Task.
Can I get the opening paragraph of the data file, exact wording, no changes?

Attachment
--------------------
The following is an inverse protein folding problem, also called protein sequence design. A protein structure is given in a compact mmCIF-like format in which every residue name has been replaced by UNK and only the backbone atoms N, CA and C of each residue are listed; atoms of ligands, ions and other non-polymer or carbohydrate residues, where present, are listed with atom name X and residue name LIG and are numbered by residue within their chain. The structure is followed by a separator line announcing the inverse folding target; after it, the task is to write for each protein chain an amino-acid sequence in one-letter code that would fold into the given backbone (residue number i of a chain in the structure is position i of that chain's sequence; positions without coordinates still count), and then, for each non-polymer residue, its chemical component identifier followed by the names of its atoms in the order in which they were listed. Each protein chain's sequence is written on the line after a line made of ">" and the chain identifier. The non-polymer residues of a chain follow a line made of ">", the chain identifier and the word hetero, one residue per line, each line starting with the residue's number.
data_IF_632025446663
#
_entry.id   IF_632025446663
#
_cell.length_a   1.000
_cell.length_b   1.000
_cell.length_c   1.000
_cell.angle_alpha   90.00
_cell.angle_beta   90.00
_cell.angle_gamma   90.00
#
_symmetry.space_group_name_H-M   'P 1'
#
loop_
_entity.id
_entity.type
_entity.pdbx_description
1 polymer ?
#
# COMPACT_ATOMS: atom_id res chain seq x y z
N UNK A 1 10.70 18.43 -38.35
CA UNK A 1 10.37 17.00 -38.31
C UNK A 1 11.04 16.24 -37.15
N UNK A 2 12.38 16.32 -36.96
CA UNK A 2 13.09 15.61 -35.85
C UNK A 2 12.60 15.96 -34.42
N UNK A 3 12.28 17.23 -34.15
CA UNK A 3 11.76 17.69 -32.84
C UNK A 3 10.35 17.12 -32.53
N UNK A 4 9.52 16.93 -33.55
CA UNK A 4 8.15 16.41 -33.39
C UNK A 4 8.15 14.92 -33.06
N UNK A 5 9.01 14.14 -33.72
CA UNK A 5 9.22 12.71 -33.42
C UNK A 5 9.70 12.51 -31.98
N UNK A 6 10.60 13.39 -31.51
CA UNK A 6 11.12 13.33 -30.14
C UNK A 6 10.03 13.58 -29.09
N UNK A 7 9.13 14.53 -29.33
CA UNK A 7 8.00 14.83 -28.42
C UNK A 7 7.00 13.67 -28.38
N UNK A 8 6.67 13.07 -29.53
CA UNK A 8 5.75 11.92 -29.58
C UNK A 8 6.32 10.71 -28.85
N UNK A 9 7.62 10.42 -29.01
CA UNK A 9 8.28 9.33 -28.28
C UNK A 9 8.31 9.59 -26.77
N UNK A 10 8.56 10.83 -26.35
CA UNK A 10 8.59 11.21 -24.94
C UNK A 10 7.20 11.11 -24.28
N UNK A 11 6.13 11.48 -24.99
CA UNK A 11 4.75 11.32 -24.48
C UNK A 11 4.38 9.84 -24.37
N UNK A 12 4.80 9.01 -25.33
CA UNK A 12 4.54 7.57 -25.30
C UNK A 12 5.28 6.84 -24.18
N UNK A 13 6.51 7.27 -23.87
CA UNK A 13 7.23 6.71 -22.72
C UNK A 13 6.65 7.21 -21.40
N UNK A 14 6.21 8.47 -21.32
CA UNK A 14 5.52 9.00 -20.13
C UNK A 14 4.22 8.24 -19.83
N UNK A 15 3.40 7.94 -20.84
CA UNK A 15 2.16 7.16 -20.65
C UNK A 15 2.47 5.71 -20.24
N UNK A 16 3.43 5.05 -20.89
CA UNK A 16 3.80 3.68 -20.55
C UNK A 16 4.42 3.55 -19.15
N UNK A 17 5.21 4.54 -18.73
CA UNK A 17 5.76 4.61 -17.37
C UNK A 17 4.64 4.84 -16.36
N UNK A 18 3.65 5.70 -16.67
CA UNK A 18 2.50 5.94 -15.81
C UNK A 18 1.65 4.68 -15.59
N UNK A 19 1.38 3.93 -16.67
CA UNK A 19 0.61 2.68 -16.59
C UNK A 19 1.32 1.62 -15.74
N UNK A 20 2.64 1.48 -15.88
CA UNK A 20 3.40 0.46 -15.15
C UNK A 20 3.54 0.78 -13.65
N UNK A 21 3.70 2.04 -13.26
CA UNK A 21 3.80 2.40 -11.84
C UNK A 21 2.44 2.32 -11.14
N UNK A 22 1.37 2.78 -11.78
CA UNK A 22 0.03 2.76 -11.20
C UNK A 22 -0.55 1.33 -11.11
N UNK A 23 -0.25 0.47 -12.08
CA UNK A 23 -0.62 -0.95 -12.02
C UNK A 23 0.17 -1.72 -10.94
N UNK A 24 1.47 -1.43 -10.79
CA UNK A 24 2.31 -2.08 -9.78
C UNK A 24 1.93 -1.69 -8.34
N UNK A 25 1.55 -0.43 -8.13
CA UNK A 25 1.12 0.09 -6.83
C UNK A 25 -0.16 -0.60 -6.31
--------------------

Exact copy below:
The following is an inverse protein folding problem, also called protein sequence design. A protein structure is given in a compact mmCIF-like format in which every residue name has been replaced by UNK and only the backbone atoms N, CA and C of each residue are listed; atoms of ligands, ions and other non-polymer or carbohydrate residues, where present, are listed with atom name X and residue name LIG and are numbered by residue within their chain. The structure is followed by a separator line announcing the inverse folding target; after it, the task is to write for each protein chain an amino-acid sequence in one-letter code that would fold into the given backbone (residue number i of a chain in the structure is position i of that chain's sequence; positions without coordinates still count), and then, for each non-polymer residue, its chemical component identifier followed by the names of its atoms in the order in which they were listed. Each protein chain's sequence is written on the line after a line made of ">" and the chain identifier. The non-polymer residues of a chain follow a line made of ">", the chain identifier and the word hetero, one residue per line, each line starting with the residue's number.